CFA Institute Journal Review January 2014 Volume 44 Issue 1
The Surprising Alpha from Malkiel’s Monkey and Upside-Down Strategies (Digest Summary)
Journal of Portfolio Management
Following in the footsteps of earlier research, the authors confirm that non-capitalization-weighted index strategies deliver higher returns than cap-weighted strategies. The excess returns persist regardless of whether deviations from capitalization weights are motivated by sensible investment beliefs or not. Creating portfolios using criteria other than market capitalization inherently slants them toward value and size, which explains the outperformance.
The authors compare performance metrics of portfolios constructed on the basis of common investment strategies with the performance of a capitalization-weighted index using the largest 1,000 US firms. These portfolios generate greater returns (11.75% on average versus 9.66%) and higher Sharpe ratios than the cap-weighted index. The authors invert the weighting of each of these constructed portfolios in two different ways and surprisingly find that the upside-down portfolios generate even greater excess returns (12.88% on average versus 9.66%). Even randomly generated portfolios (i.e., Malkiel’s monkey) outperform the cap-weighted index before transaction costs. Positive alphas on the upside-down portfolios challenge the assumption motivating the original strategies. When using the capital asset pricing model (CAPM), observed alphas are positive, and most are economically and statistically significant. But when the Fama–French four-factor model (FF4) is applied, the alphas are not significant, except for a few portfolios that invert fundamental indexation strategies.
How Is This Research Useful to Practitioners?
These findings should remind investors to be cautious about benchmarks and portfolios that deviate from a cap-weighted index because the excess returns arise primarily as a result of increased exposure to well-documented risk factors—namely, value and size. CAPM alpha and investment themes are not what drive the excess returns on the studied portfolios. Instead, the inherent and often unintentional slant toward value and small-cap stocks produces the returns. This value and size tilt exists even if a portfolio is constructed to capture strong earnings growth.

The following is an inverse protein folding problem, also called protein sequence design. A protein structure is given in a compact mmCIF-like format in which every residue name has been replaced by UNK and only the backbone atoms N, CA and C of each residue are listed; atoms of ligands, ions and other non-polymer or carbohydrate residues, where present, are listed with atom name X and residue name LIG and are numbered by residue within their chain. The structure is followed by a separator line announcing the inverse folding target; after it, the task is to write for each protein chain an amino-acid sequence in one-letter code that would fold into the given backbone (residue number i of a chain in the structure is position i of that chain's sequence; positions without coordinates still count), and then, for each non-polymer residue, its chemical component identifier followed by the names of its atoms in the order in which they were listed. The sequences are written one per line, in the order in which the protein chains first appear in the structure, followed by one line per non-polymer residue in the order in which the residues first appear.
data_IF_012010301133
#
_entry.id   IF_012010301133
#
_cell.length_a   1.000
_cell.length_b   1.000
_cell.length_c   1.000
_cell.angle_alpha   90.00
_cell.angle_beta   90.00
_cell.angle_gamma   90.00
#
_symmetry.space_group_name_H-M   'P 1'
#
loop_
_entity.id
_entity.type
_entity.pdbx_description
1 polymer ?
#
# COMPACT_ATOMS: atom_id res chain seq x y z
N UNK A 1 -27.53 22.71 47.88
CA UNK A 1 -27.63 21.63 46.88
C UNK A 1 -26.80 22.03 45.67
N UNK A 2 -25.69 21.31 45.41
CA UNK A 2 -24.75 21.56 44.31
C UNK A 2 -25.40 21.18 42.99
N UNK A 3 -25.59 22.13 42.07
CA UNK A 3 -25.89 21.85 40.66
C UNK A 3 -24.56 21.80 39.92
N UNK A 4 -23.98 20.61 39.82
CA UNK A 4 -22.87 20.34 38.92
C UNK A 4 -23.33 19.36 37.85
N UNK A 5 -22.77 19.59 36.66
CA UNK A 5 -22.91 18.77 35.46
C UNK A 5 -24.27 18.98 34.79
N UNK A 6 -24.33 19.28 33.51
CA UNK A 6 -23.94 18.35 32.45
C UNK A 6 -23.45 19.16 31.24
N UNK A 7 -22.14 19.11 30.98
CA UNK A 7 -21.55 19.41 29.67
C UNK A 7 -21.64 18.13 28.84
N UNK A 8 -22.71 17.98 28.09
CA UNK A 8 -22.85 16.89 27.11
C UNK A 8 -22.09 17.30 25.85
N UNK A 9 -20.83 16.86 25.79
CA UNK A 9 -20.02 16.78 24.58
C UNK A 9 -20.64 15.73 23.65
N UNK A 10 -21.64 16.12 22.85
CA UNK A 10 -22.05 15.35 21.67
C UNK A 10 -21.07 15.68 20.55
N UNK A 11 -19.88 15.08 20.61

The authors do observe a few exceptions for the upside-down portfolios, which is unexpected because these portfolios are not based on superior market knowledge. They note that further studies may discover a currently unidentified explanatory factor.
Investors making the decision to follow a particular size or style tilt could forgo paying for stock selection skill and passively invest, aiming to incur as little cost as possible. Investors who seek active management (i.e., alpha) could benchmark their performance against equal- or capitalization-weighted portfolios that are transparently constructed to reflect their investment style. This action would help investors avoid falling into the trap of benchmarking against other active or quasi-active portfolios that are neither transparent nor specifiable in advance.
How Did the Authors Conduct This Research?
Using CRSP/Compustat merged data from 1964 to 2012 for the top 1,000 US-listed firms, the authors evaluate the returns of annually rebalanced portfolios that are constructed using such investment criteria as volatility, market beta, downside semideviation, minimum variance, book value, and earnings. They also simulate a dart-throwing monkey. For each portfolio, they evaluate two additional portfolios that are constructed by inverting the weights used in the original portfolio. The authors compare Sharpe ratios, value added, tracking error, information ratios, and the CAPM and FF4 alphas. They do not take costs or investment capacity into account.
Performance is measured relative to a capitalization-weighted portfolio of the same constituent firms as well as an equal-weighted portfolio, which also outperforms the cap-weighted portfolio. It becomes apparent that an equal-weighted portfolio is a reasonable benchmark for non-price-weighted portfolios.
In their study of global portfolios, the authors find similar results.
The authors are clearly concerned that capitalization weights may be a problematic index construction method, but the results of their rigorous analysis highlight the obfuscation opportunities available to promoters of active (i.e., non-capitalization-weighted) index products by confirming that the excess returns are simply a repackaging of the well-known risk premiums documented by the four-factor model (also see Carhart, Journal of Finance 1997). Non-capitalization-weighted index benchmarks deviate from the aggregate distribution of investors’ wealth in their respective market segments, and the resulting size and style biases are hazardous because of their opacity. Unskilled passive investors should stay with capitalization weights.
The positive and significant alphas observed using the four-factor method on the inverse fundamentally weighted portfolios are consistent with Perold’s caution against “fundamentally flawed indexing” (Financial Analysts Journal 2007).